So your Meeting wants to participate in a community event, such as a street festival, folk festival, Pride event, etc. You’ve never had a festival booth before. How do you get started?
When planning a booth at a local event, consider how to lay out the space to make it inviting for people to enter and linger. Arranging the tables so that there’s space inside the booth for people to walk in can be more inviting. It’s especially welcome if it lets them get in out of the rain.
You’re going to need a way to keep either the sun or the rain off, somewhere to sit, and somewhere to put your stuff. Some events will provide some or all of the following. For others, you’ll be responsible. Tables and chairs are imminently borrow-able, though.
- Table: 6–8’ folding table will be easiest to transport
- Folding chairs: 2–3
- Tent or day shade
- Tablecloth: make sure it fits the table
You might also like to have a cooler and some snacks to keep your volunteers hydrated and energized. Absolutely make sure you have a tablecloth in that case, so you can hide the cooler and the boxes you used to bring your stuff behind it.
A table, 2 chairs, and a day shade might run you $350 if you have to buy it all yourself. Definitely see what you can borrow.
Festival booth visibility
Think about height
You need to make your space noticeable. Anyone who’s had a booth at a craft fair, convention, etc. can tell you that you need to place things at different heights.
Someone scanning the crowd will see only that which is above head height. Have some stuff on the table, but don’t only have things flat on the table. That’s only visible when someone walks right up to the table and looks down. Rather, have some things standing on the table or an easel. Those’ll be visible to people walking past the festival booth. Have something at eye level, too. Here are some examples of things that can help:
- Vinyl banner
- Vertical banners
- Feather/falcon/etc. flags
A vinyl banner (about $75 from VistaPrint) can go across the front of a table if the table is at the front of the booth. This is cheaper than getting a professionally printed tablecloth. If the festival booth is set up for people to walk in, though, it won’t be so visible. And even then, if you get swamped, visitors’ legs will block it. Consequently, a vertical banner (add an additional ~$70 for the stand) may be a good choice, especially if you want to fit a bit of body text explaining the faith. That lets a significant portion of the banner be at eye level. Or maybe you put a horizontal banner hanging from the top back of the booth.
Finally, there are things that flutter up high where they can draw the eye. Flags, balloons, and bunting do that job. Bunting can be homemade, but it only hangs as high as the edge of the tent. Balloons can be plain or even have “Quakers” written on in Sharpie. They can bop along above the festival booth, given some helium. However, they’re single use. Flags can be above head-level (like balloons) so they’re visible at a distance and are reusable, but they don’t come cheap (~$275 for a 10ft feather flag). These are the trade-offs. It’s up to you.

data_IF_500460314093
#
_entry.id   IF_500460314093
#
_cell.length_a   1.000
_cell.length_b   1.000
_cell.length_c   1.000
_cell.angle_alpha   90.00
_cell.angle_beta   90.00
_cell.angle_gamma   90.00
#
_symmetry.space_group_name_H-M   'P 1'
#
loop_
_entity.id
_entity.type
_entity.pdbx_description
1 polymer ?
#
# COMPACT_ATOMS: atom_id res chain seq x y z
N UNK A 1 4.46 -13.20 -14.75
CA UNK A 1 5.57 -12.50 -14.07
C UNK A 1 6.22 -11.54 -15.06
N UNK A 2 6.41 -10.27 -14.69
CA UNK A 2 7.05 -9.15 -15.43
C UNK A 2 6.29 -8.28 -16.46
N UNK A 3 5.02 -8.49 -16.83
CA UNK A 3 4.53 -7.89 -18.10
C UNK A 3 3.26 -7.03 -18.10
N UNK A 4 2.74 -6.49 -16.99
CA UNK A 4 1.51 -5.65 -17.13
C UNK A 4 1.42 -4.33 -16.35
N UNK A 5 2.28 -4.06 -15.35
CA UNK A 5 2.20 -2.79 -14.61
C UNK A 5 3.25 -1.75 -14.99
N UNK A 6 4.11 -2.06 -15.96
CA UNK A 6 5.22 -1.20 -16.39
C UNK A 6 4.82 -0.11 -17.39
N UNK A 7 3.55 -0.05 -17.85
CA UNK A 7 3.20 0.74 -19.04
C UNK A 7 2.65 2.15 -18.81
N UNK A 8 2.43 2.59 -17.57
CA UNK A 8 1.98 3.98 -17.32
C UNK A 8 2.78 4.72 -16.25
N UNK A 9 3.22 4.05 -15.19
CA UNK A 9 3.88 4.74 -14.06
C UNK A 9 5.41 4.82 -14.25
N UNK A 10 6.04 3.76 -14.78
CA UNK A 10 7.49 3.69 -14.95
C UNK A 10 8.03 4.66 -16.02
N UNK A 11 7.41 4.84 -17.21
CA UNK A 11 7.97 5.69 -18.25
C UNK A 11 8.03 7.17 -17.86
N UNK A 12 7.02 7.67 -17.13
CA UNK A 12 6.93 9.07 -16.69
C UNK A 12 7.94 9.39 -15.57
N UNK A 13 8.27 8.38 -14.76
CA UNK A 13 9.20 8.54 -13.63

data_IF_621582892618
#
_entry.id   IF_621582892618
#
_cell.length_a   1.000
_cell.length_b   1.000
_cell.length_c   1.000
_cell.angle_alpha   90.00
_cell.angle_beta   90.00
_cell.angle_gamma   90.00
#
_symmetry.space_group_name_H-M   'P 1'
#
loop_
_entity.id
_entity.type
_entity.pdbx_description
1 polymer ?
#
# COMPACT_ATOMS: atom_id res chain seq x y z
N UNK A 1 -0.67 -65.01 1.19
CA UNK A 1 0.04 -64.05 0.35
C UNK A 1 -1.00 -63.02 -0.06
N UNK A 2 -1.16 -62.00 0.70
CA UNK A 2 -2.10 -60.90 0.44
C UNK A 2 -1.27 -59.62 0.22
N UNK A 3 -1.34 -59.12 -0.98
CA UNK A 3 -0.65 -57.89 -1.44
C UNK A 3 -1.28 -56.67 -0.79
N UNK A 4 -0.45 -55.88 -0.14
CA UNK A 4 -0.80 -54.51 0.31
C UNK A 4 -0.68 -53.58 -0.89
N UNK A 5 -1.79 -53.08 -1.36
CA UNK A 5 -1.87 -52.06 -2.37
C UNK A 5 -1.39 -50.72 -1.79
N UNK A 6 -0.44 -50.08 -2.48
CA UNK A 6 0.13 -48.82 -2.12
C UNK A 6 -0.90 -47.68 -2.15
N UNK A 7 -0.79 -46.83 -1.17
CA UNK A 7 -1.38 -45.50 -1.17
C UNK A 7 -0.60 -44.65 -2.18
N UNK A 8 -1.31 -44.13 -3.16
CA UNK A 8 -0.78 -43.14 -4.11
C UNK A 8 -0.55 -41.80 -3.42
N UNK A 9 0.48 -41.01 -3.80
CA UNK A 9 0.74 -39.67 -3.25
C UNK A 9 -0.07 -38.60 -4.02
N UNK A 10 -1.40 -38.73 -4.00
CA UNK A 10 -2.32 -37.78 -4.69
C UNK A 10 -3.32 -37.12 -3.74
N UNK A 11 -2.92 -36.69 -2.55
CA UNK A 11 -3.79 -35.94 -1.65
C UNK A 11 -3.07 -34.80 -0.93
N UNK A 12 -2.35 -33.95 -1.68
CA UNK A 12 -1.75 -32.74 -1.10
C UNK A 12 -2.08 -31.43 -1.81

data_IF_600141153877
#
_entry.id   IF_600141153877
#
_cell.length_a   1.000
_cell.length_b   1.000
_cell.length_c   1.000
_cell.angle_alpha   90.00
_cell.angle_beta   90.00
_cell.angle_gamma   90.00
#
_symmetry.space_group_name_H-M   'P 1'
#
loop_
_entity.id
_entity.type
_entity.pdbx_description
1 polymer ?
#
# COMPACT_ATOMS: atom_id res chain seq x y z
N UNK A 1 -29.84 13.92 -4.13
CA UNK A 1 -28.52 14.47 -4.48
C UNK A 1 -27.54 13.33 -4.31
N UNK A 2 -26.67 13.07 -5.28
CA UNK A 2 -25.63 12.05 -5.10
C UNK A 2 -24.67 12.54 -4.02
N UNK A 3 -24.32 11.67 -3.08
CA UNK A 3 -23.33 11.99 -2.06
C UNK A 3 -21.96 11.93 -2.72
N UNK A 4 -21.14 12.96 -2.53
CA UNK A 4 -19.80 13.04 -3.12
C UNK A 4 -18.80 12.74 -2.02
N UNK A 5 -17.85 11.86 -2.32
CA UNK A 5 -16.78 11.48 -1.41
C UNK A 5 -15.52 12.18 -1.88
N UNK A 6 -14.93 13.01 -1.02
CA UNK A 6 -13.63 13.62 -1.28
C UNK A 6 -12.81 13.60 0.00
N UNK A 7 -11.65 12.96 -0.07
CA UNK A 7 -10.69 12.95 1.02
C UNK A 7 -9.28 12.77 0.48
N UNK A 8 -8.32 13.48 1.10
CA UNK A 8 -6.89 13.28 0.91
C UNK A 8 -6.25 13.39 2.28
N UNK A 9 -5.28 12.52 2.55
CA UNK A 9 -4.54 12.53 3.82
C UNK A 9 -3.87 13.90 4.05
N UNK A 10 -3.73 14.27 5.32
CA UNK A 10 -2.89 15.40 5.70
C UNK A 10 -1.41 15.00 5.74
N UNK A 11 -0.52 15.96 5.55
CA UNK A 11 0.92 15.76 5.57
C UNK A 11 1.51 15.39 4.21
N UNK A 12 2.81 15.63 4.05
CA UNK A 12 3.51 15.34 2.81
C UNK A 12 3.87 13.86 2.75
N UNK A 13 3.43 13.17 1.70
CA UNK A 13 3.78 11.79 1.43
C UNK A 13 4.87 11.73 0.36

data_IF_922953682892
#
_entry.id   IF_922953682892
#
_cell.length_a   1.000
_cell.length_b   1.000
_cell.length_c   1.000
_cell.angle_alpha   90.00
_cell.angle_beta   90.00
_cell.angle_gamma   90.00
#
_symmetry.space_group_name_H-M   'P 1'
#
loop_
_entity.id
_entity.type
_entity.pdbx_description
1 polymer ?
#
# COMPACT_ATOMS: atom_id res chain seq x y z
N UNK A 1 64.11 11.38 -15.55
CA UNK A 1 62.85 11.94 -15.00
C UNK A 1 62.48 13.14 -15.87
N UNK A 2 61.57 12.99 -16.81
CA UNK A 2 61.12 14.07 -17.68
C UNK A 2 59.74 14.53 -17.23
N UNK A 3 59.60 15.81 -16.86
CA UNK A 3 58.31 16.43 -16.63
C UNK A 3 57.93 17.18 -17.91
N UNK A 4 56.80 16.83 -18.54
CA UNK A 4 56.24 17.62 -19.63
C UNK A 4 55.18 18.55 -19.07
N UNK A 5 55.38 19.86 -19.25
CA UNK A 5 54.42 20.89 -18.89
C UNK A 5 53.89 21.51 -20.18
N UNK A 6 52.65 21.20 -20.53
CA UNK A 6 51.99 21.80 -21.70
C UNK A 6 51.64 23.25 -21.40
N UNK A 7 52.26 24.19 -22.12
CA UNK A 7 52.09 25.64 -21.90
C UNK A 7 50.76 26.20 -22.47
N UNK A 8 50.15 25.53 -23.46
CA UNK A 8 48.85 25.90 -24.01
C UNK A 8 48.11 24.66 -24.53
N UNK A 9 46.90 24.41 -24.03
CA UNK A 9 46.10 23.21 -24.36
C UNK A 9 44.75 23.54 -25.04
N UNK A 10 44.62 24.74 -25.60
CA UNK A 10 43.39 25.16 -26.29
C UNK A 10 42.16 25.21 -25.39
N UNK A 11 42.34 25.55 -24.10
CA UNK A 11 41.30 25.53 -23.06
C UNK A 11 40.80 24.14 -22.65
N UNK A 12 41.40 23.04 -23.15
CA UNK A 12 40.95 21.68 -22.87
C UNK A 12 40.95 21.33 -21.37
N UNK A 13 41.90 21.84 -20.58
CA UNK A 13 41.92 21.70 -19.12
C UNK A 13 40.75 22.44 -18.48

On the table
Make sure anything you hand out while tabling (literature, craft activity, temporary tattoos, etc.) has contact information for your meeting or church.
Be sure to have literature that covers information on at least the following:
- Quakers in general
- your yearly meeting and its programs (such as summer camp)
- your meeting
- what you have to offer for children
It’s a good idea to have invitation cards for people to take home, and if there are other meetings in your city, a listing of them would not go amiss.
For some of your literature, get brochure holders from the office supply store. They’re just a few dollars each. Those will stand your trifold brochures and rack cards up nicely, making them more visible to passersby. If everything’s just flat on the table, that’s not going to catch anyone’s eye.
If you want, you can also do a little paper crafting. There are templates for printing and folding brochure holders with card stock. If you go this route, go for a light background, unlike in the photo below. Laser printers’ toner flakes off at the folds. You can edit the template (to put in your own graphics) using vector software such as Adobe Illustrator or the free Inkscape. If the event is outdoors, bring some good tape for taping them down to the table or to tape a weight on the bottom. They’re just paper, after all.
For the things that do sit flat on the table, paperweights are very good to have if you’re outdoors. Rocks you found on the ground don’t look so great, though. Here are two possible alternatives:
- Home improvement stores sell 12”x12” “mesh-mounted mosaic tile.” These are typically 36 2×2 tiles for $5. Peel them off the mesh, and you have 36 snazzy paper weights.
- Little drawstring bags filled with aquarium marbles.
And please, spring for the color printing. I know color printing costs more than black & white, but you get what you pay for. At least have one thing that’s a nice design, printed in color. Colorful things will catch the eye.